Until a few months ago, that would have been 1 World Trade. But since 432 Park Avenue began to rise skyward in April, the 1,397-foot condo tower developed by Harry Macklowe and CIM on the old Drake Hotel site would have claimed the skyline crown. It beats out its downtown rival by 29 feet, so long as one ignores the silly 400-foot sorta spire atop 1 World Trade. Should King Kong arrive sometime in 2014, this slinky tower would probably be his choice.
But a year or two after that, and he might turn his gaze further down 57th Street, past the already striking 1,005-foot One57 tower, Gary Barnett’s billionaire bauble nearing completion despite that crane accident. There it would settle on another tower being developed by Mr. Barnett, at 225 West 57th Street, just one block from what was already going to be the city’s tallest apartment building when it opens next year. The new tower’s height, according to building permits filed last week: 1,550 feet.
Mayor Bloomberg’s push to transform the area around Grand Central Terminal may or may not be the sort of legacy project that chief executives embrace on their way out the door.
In the end, it doesn’t matter what the mayor’s motivations are. What matters is that it’s a visionary proposal to bring the eastern portion of Midtown into the 21st century.
If the City Council approves the mayor’s rezoning plan, an area bounded by 39th Street and 57th Street east of Fifth Avenue will be transformed over the coming years. The neighborhood’s aging buildings will be replaced by towers that will soar higher than some of the East Side’s iconic landmarks, including, perhaps, the Chrysler Building. The rezoning plan would rewrite current rules that have limited the height of buildings in the areas.
Potential construction projects could add enough office space to house 16,000 additional workers and would bring a 21st century look and feel to a district that threatens to become tired and outdated in the coming decades. The mayor would like to have the plan in place by the time he leaves office at the end of next year, but that would require City Council approval by next October.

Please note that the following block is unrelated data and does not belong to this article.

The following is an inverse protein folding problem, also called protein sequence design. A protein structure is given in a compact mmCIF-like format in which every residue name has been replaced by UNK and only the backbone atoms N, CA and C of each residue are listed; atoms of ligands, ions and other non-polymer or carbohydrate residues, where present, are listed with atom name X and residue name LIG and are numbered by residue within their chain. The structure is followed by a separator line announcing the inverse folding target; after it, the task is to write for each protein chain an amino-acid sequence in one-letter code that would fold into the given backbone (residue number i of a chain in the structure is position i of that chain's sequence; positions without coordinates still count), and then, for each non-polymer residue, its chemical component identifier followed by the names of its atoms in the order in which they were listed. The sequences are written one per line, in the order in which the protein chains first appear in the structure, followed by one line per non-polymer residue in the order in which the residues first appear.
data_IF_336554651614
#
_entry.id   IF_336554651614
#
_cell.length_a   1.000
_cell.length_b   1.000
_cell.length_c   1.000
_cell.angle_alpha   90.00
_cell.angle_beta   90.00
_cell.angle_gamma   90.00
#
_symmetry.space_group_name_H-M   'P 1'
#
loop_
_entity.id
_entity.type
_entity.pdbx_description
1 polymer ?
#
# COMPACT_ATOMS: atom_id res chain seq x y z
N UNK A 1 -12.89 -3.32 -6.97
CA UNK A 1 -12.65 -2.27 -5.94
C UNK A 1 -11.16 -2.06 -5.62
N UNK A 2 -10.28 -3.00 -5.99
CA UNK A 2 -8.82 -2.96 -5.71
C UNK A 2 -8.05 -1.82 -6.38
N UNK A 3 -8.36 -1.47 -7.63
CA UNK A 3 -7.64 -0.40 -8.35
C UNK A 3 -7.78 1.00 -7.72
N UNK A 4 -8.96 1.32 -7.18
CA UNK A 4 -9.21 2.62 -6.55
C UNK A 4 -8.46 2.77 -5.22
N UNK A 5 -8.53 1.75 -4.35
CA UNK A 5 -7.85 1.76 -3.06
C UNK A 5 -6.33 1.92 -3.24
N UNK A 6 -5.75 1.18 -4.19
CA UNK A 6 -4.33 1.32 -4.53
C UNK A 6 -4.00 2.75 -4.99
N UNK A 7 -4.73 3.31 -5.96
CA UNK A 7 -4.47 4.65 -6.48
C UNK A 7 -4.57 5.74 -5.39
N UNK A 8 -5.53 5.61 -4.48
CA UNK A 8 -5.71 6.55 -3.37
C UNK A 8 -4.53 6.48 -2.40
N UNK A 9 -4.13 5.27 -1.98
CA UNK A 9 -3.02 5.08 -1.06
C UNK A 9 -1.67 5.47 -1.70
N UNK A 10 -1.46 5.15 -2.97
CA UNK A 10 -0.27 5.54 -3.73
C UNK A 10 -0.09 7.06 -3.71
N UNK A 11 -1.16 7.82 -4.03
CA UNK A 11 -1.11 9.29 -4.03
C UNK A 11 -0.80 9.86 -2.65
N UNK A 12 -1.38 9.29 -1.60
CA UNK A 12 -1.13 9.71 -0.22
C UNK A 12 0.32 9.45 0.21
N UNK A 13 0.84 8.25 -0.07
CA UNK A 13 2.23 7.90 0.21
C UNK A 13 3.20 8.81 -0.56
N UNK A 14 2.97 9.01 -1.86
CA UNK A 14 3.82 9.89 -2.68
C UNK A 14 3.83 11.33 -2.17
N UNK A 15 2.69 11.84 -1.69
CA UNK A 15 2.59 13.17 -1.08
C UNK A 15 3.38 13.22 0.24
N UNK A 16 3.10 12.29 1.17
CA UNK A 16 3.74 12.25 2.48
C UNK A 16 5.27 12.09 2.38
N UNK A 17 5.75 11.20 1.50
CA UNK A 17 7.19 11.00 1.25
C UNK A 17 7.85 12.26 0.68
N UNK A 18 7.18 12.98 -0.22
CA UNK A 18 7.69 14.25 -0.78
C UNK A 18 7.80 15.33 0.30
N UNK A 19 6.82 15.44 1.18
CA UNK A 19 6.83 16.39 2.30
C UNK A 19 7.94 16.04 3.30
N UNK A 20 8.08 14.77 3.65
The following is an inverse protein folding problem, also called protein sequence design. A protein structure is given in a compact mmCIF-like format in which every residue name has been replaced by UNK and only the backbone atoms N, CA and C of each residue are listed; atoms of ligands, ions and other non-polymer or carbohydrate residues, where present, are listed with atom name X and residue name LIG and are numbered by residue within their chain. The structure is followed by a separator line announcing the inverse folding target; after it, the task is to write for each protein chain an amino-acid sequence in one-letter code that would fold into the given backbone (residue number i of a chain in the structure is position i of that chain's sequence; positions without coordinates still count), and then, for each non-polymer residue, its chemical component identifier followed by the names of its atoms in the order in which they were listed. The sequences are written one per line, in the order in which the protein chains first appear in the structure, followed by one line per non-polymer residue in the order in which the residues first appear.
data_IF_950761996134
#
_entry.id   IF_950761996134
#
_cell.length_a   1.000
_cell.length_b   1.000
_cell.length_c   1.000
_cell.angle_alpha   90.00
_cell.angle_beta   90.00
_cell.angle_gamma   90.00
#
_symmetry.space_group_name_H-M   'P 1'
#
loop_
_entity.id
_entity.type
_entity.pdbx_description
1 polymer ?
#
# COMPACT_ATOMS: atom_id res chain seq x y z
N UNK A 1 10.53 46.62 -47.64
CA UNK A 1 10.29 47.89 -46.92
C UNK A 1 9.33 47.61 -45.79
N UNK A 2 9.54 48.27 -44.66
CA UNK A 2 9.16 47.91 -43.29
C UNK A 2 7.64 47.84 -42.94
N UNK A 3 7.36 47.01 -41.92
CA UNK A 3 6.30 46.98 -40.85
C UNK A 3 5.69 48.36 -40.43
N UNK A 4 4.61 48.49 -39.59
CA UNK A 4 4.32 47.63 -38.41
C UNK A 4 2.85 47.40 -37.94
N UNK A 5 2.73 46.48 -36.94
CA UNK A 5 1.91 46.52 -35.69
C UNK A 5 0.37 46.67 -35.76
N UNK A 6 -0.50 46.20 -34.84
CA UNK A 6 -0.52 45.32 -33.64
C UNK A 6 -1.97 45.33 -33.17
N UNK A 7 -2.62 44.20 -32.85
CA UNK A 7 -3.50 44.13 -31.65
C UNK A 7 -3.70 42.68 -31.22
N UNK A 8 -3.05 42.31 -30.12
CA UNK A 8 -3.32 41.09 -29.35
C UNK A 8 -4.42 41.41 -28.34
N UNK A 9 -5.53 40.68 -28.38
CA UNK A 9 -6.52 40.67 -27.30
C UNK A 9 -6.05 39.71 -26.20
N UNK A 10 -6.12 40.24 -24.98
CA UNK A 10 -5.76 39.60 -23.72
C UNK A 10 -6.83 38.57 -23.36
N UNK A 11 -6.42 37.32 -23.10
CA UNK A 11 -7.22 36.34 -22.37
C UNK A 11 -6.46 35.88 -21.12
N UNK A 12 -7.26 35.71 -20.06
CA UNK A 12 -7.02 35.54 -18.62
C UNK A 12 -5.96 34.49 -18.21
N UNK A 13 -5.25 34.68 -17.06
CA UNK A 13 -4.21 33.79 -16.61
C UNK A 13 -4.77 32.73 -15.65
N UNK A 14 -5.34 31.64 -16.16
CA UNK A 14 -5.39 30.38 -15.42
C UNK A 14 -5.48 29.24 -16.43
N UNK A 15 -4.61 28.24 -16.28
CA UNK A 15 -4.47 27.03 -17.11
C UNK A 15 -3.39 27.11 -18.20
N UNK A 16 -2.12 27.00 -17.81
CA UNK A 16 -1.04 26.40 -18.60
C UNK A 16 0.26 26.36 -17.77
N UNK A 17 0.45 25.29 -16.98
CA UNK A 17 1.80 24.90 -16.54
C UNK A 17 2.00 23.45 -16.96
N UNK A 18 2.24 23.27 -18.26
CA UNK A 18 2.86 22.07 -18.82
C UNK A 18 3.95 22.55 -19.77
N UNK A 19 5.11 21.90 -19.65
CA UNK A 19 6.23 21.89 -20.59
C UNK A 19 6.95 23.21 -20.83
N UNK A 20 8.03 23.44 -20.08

There’s no guarantee that Mr. Bloomberg will get his way on this, but the council’s rejection of the plan would be unfortunate.
Best Laid Plans
We’re kind of embarrassed to admit that this never occurred to us until just now, reading The Times‘ recap of the Midtown East debate. Sure, all the familiar arguments on both sides are there—the city is moving too fast, the city is not moving fast enough, the buildings are too big, they are not big enough, we must compete, we must consider the consequence—but there is also are new argument that should have been obvious from the start, though no one has brought it up, at least not publicly, until Charles Bagli spelled it right out.
So we are obsessed with the changing skyline along 57th Street, so we are always excited and intrigued by new renderings that pop up for it. The latest may also be the greatest, and while 432 Park Avenue is nothing new, the pic that ran in The Times today gives the clearest indication yet of just how big this spindly behemoth will be. At 1,397 feet, the ritzy condo building surpasses 1 World Trade Center, less its spire, by 29 feet, boasting by some measures the biggest building in New York status.
Everyone has been praying for the inclusion of churches and synagogues in the Midtown East rezoning, but no one has checked in on the situation of hotels yet.
The religious institutions fear they will not be able to profit from the rezoning the same way their private neighbors will. Now, the hotel union and its political backers are worrying that hoteliers might be in the opposite position, of profiting too much from the rezoning. They are requesting that the Department of City Planning require special permits for new hotel development within the rezoning area. So far, the Department of City Planning has reservations about the proposal.